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Like cars controlled by humans, the mechanical watch isn't going anywhere

The art of predicting the future isn't easy when it comes to both cars and watches

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Everyone knows where the car industry is heading. It will seem increasingly crazy to allow clumsy humans to drive polluting cars on public roads, and soon the day will come when we reluctantly go fully electric and hand the controls to our Silicon Valley masters.

But predicting the future is not always easy. In the late Sixties, everyone was confident about the crash and burn awaiting the mechanical watch industry. Clockwork had been cutting-edge technology for centuries – a cracking innings, but nobody stays in bat forever. Quartz watches were being perfected, and it was clear that in a few years nobody was going to need old-fashioned cogs and springs any more.

As watchmaking eyed the scrapyard, it enjoyed some last glorious days in the sun. The Omega Speedmaster on the Moon in 1969 and the Heuer Monaco on the wrist of Steve McQueen in Le Mans – filmed the following year – were just two of the mechanical watches standing defiant ahead of the inevitable death of clockwork.

But the end never came. Lots of people bought quartz watches, of course, and they still do. But plenty of others carried on wanting only hand-wound and automatic-winding movements. Why pay more money for something that does its job less well? You can throw around words like tradition and craftsmanship, but people prefer mechanical not for reasons they think about, but simply for how the watches make them feel. It is the choice between a watch movement powered by your own hand, and one powered by a little tin of toxic chemicals.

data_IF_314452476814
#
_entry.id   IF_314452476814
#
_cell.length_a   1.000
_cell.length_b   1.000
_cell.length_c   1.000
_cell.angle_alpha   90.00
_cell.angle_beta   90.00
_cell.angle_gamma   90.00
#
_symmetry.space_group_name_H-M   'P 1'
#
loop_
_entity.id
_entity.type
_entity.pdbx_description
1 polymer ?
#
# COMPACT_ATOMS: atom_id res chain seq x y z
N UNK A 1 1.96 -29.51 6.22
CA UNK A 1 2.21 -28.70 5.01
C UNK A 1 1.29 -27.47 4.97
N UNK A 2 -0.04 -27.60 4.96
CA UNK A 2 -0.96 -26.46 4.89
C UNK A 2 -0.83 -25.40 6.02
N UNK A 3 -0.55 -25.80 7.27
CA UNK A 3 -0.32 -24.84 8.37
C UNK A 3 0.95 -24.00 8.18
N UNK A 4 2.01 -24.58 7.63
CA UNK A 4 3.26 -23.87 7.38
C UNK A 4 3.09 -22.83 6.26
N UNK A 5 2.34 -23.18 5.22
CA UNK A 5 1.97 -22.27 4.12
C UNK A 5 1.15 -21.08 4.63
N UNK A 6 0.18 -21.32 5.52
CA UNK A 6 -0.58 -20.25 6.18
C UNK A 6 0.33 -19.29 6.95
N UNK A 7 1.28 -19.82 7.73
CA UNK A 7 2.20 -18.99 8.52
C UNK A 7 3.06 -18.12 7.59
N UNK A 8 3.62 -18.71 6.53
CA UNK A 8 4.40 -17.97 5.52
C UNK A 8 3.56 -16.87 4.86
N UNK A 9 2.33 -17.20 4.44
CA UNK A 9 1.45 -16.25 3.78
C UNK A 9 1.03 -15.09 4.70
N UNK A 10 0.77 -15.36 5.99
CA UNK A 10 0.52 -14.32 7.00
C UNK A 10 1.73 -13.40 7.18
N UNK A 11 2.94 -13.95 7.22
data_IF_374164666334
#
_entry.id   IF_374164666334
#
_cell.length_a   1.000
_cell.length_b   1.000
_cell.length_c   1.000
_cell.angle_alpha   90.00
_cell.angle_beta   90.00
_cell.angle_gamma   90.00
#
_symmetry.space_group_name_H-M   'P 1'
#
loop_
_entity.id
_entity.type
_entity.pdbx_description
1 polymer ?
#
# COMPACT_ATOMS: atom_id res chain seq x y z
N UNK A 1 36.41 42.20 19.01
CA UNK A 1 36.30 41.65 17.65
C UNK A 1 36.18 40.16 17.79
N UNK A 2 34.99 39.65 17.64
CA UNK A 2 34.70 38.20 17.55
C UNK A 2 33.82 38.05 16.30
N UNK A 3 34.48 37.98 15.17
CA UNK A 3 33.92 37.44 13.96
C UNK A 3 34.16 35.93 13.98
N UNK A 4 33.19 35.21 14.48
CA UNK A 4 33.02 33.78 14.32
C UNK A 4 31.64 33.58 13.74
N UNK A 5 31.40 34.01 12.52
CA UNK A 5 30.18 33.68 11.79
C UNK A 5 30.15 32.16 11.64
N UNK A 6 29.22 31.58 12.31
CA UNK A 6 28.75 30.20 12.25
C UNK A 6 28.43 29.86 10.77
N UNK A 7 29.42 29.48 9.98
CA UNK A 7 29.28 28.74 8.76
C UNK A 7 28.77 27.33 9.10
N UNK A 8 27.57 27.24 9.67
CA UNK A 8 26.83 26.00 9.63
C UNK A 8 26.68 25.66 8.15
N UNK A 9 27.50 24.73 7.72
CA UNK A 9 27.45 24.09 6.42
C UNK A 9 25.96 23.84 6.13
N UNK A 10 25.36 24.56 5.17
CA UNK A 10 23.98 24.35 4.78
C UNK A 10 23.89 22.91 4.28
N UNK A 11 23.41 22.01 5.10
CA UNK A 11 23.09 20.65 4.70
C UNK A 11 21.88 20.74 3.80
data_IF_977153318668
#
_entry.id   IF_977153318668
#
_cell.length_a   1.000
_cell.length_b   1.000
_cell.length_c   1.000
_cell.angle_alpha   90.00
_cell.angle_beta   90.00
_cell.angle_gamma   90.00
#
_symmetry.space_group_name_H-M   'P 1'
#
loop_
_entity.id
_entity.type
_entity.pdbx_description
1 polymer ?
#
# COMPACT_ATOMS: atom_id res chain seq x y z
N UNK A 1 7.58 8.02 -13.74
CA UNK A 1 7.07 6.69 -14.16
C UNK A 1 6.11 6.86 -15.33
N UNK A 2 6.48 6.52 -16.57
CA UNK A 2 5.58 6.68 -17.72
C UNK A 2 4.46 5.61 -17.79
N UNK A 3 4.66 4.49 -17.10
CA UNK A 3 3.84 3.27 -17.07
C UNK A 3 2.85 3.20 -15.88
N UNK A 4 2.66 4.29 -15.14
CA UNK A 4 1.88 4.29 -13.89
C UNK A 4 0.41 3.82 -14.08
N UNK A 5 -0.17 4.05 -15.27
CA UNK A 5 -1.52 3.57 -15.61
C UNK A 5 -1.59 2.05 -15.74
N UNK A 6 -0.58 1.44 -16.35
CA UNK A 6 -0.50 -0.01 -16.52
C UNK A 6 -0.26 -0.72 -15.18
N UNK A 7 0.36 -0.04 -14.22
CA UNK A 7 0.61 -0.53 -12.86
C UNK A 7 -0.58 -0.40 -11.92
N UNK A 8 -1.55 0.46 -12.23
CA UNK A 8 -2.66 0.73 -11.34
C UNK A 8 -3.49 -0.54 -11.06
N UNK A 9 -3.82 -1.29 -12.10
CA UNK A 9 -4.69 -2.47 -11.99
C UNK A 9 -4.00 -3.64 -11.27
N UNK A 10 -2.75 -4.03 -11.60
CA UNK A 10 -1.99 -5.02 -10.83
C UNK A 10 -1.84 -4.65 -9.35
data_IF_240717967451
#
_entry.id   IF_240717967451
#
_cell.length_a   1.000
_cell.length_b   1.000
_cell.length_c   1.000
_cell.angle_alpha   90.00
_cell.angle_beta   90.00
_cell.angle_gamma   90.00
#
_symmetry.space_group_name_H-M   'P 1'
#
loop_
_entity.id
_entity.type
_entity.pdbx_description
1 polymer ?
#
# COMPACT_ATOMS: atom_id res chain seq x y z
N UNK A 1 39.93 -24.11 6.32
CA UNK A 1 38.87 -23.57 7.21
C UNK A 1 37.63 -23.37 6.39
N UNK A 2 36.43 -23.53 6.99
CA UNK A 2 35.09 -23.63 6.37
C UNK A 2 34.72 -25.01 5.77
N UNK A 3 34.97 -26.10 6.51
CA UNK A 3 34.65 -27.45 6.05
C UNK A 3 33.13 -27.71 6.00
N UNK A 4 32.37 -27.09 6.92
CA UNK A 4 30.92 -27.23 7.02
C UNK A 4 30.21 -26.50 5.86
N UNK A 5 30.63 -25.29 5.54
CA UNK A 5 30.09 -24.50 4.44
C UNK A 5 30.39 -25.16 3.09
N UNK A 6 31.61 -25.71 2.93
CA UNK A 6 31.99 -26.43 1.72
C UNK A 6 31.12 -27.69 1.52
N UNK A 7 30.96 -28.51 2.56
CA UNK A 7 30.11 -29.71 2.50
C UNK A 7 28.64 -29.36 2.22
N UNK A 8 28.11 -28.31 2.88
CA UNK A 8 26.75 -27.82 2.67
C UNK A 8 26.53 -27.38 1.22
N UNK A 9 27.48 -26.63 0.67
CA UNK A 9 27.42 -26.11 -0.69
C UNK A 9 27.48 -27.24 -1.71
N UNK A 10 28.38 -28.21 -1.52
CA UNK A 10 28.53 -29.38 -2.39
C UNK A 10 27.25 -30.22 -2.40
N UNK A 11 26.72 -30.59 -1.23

It is easy to underestimate the role our emotions play. Yes, computers will soon be safer than us at driving, but are we really ready to let go? We might not have a choice, because, unlike watches, the car industry is governed by rules of safety and practicality. But I like to think that there’ll always be a group of us who love the act of driving – and the emotions it brings – too much to ever let it go. And like cars controlled by humans, the mechanical watch isn’t going anywhere soon.

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